From the Funny Page to the Screen: Owen Kline on Turning His 2-Page Comic into His Feature Film Debut

Comedy Features Owen Kline
Share Tweet Submit Pin
From the Funny Page to the Screen: Owen Kline on Turning His 2-Page Comic into His Feature Film Debut

Nearly twenty years after his starring role in Noah Baumbach’s The Squid and the Whale, Owen Kline makes his feature film debut behind the camera with Funny Pages, as writer, director, and editor.

In the dark A24 comedy, Daniel Zolghadri plays Robert, an aspiring cartoonist who, against his parents’ wishes, drops out of high school. With a one-track mind of wanting to be an artist, he brings chaos into his life, inadvertently pushing away his family and friends in favor of connecting with Wallace (Matthew Maher), a volatile former assistant color separator who worked at a major comic book publishing company.

Kline hadn’t set out to be an actor like his parents Phoebe Cates and Kevin Kline. He knew early on he wanted to work behind the scenes instead. But when he read for the role as Frank in Baumbach’s film fresh into his teens, he caught the attention of the famed filmmaker. “I wasn’t hesitant to [act] but I really wanted to be a filmmaker then,” explains Kline, from his apartment in Queens. “The reason I [decided to star in the film] was mainly because I loved Bob Yeoman’s work, who shot it.” Young Kline was in awe of Yeoman’s work as a cinematographer on set, seeing him as “another actor in the scene” because of how artfully his camera work added depth to the shots by shooting it hand-held—a shooting style he took on for his own film.

Kline doesn’t deem Funny Pages to be as autobiographical as The Squid and the Whale was for Baumbach, but it’s a story that’s closely tied to himself. “When I was a kid, all I really wanted to do was write comedy and create a cartoon character—or create a character in a newspaper,” says Kline. He wasn’t interested in superhero comics like other kids (“They just seem like they were made by anyone”), instead feeling more inspired by the funny page in the newspaper, admiring cartoonists like Peanuts creator Charles M. Schulz and Mort Walker, the artist behind the Beetle Bailey strips.

Though Kline doesn’t consider himself to be a professional cartoonist, it’s a passion that’s carried on since then. In 2011, he made a comic book zine, Whippers & Snappers, that featured a two-page strip called “Robert in the Boiler Room.”

“Starting with a comic was helpful because it’s like taking a scene and translating [it into a different medium], which is more behavioral and visual,” he explains.

In the comic, a teenager is given a tour of a nightmarish apartment and, as a twist, he decides to move in immediately. It was the genesis of Funny Pages, with the cartoon coming to life in the film. “That’s sort of verbatim the scene in the movie, where he tours the boiler room and moves in,” says Kline. “The joke of the comic was more that you don’t understand why he’s so excited by the whole thing and not put off by it. Originally it was more stone-faced, and that was sort of an impetus for the character. You couldn’t exactly tell where he was coming from with everything that he was doing.”

In the film, Robert’s actions come off at times as nonsensical and stubborn. Rather than applying to an art school and living comfortably in an affluent suburban neighborhood, he moves into the boiler room, never mind that he has to share a room with a stranger. But even when things keep going wrong, Robert masks his insecurities and cluelessness with a know-it-all attitude. For Kline, it was challenging to find an actor who could peel back the layers to the character. “Other kids tried to read this character as more like an attitude-y asshole, like it was Bart Simpson or something. It didn’t feel right. And when [Zolghadri] read it, there was a certain level of self-hatred or something in his demeanor that he accessed for the character,” he recalls.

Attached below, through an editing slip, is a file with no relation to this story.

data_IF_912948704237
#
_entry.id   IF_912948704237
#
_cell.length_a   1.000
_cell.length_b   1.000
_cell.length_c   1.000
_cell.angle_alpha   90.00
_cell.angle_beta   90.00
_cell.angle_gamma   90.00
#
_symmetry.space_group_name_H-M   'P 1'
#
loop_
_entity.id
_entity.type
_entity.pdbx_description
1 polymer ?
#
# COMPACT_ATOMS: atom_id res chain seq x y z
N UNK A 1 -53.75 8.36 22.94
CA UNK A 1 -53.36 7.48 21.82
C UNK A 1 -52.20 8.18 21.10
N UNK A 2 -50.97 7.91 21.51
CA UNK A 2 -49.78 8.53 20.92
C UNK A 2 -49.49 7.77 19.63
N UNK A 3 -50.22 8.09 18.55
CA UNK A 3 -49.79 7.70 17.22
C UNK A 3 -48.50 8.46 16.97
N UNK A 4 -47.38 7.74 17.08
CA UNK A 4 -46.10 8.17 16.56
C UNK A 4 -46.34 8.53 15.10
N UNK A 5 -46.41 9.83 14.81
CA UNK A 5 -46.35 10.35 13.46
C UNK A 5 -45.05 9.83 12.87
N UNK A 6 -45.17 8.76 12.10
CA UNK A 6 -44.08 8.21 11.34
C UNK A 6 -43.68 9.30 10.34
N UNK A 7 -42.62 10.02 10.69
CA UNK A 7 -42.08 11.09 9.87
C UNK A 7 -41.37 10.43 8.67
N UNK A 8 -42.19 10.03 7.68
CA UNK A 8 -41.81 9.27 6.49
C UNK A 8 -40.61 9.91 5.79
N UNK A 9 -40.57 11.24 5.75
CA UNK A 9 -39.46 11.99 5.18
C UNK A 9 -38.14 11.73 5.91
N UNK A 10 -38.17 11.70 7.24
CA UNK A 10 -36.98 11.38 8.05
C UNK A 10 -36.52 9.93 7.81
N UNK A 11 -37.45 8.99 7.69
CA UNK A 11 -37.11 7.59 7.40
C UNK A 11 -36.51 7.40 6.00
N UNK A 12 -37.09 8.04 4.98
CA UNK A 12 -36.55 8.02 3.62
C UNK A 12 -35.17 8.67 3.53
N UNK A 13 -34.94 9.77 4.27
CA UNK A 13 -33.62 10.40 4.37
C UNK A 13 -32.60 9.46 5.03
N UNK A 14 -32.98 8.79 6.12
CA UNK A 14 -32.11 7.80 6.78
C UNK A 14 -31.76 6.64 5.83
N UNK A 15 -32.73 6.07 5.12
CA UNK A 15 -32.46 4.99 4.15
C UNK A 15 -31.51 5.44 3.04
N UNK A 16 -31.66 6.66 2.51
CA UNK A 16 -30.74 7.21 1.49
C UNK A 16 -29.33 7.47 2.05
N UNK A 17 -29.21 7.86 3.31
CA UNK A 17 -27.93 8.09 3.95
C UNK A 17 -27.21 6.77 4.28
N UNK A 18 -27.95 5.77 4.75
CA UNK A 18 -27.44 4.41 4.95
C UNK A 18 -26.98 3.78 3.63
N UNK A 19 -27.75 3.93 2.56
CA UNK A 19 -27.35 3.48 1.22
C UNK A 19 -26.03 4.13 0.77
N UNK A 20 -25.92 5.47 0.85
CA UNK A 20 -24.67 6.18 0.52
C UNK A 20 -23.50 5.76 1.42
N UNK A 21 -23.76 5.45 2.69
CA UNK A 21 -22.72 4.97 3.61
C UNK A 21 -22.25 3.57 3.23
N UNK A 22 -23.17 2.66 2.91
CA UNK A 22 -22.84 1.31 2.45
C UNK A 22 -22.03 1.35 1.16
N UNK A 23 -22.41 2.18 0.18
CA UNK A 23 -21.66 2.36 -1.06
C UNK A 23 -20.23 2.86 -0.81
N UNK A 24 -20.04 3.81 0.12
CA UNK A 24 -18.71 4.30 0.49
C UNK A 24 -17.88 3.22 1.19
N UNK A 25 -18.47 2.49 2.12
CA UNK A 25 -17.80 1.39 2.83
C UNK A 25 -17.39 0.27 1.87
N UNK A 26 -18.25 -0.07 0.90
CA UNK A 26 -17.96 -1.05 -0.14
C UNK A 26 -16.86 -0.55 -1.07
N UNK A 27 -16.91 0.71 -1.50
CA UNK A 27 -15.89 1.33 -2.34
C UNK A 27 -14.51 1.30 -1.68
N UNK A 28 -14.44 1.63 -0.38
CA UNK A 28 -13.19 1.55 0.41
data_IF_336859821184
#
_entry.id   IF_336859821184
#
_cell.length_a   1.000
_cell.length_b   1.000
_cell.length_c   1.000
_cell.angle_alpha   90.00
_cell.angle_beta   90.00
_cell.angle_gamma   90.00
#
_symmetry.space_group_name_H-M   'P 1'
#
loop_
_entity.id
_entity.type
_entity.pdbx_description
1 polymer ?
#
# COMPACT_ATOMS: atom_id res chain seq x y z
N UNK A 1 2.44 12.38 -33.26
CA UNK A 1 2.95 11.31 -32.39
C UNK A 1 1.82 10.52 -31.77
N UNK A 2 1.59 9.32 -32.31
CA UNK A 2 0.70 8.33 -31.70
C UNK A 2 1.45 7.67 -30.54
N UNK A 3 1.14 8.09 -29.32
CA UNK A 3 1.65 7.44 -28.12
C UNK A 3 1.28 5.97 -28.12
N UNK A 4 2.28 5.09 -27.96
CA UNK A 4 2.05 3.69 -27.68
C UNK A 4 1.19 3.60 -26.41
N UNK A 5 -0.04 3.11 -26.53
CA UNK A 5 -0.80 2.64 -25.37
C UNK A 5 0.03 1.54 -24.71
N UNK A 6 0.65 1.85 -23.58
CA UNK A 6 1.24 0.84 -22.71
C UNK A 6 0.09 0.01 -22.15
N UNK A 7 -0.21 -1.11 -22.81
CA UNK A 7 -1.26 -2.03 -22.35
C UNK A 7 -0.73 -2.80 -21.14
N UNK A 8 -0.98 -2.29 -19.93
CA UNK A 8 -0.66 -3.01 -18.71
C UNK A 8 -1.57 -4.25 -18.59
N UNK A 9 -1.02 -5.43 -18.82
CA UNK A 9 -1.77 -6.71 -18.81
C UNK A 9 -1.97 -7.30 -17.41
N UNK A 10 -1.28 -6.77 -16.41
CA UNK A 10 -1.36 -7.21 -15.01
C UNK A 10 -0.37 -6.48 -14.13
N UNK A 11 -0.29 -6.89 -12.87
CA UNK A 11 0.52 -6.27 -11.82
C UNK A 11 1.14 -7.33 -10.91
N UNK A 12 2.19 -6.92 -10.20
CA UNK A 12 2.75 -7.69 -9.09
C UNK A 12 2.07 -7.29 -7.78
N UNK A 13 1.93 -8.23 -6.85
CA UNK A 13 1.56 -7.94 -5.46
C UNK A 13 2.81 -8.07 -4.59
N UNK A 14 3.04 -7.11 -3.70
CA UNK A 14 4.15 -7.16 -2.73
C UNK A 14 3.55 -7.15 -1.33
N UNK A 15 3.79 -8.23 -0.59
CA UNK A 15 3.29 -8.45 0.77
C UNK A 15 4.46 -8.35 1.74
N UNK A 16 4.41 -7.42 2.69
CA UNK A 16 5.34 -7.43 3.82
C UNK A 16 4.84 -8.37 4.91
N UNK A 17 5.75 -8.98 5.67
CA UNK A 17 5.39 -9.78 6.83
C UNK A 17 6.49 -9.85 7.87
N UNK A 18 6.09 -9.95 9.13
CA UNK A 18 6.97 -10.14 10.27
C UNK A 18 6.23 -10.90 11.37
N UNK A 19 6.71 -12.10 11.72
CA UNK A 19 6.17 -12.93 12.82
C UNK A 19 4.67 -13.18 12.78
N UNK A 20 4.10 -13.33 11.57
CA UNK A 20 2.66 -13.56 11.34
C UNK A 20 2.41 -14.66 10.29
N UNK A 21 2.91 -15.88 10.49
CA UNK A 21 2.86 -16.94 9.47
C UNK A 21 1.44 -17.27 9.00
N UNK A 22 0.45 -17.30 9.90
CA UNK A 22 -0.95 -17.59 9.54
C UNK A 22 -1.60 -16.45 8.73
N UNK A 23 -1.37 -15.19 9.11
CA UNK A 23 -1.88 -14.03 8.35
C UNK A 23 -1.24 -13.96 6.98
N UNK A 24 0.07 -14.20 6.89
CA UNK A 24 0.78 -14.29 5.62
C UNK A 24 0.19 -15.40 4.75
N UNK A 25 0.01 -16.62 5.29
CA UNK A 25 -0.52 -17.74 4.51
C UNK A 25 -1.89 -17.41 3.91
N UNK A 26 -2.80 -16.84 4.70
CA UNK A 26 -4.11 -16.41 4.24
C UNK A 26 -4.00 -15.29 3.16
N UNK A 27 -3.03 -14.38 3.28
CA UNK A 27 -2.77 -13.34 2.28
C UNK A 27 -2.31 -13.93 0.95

When Kline began writing the script for Funny Pages, it became a cathartic way for him to “tap into a level of frustration and bitterness” he felt as a young adult in that confusing transition period at the end of college. “I was trying to figure out how to communicate my frustration with myself and I thought my generation was becoming,” says Kline. He took inspiration from the British kitchen sink film movement and Mike Lee’s early television work, while adding his own touch of morbid humor.

But for a while, the film was stuck in its early stage.

“I wrote this script and for a few years I couldn’t get anyone to read it. When people did read it, they were offended by it or didn’t get it. People just didn’t understand why I would want to make a movie like this with some of the material in it,” he recalls.

That changed when he asked Josh Safdie, whom he’s been friends with since his teenage years, to read it. Kline was merely expecting notes from the fellow filmmaker and some advice on how to get someone to finance the film, but to his surprise, Safdie decided to produce it alongside his brother, Benny.

The wait paid off, and he had the opportunity to premiere the film at Cannes. “It was a complete shock to my system,” admits Kline.

Tatiana Tenreyro is a pop culture journalist whose work has appeared on The A.V. Club, SPIN, The FADER, and Billboard. She’s a former member of the Weezer fan club and shamefully still owns the shirt—just don’t tell anyone. You can challenge her hot takes on Twitter @tatianatenreyro.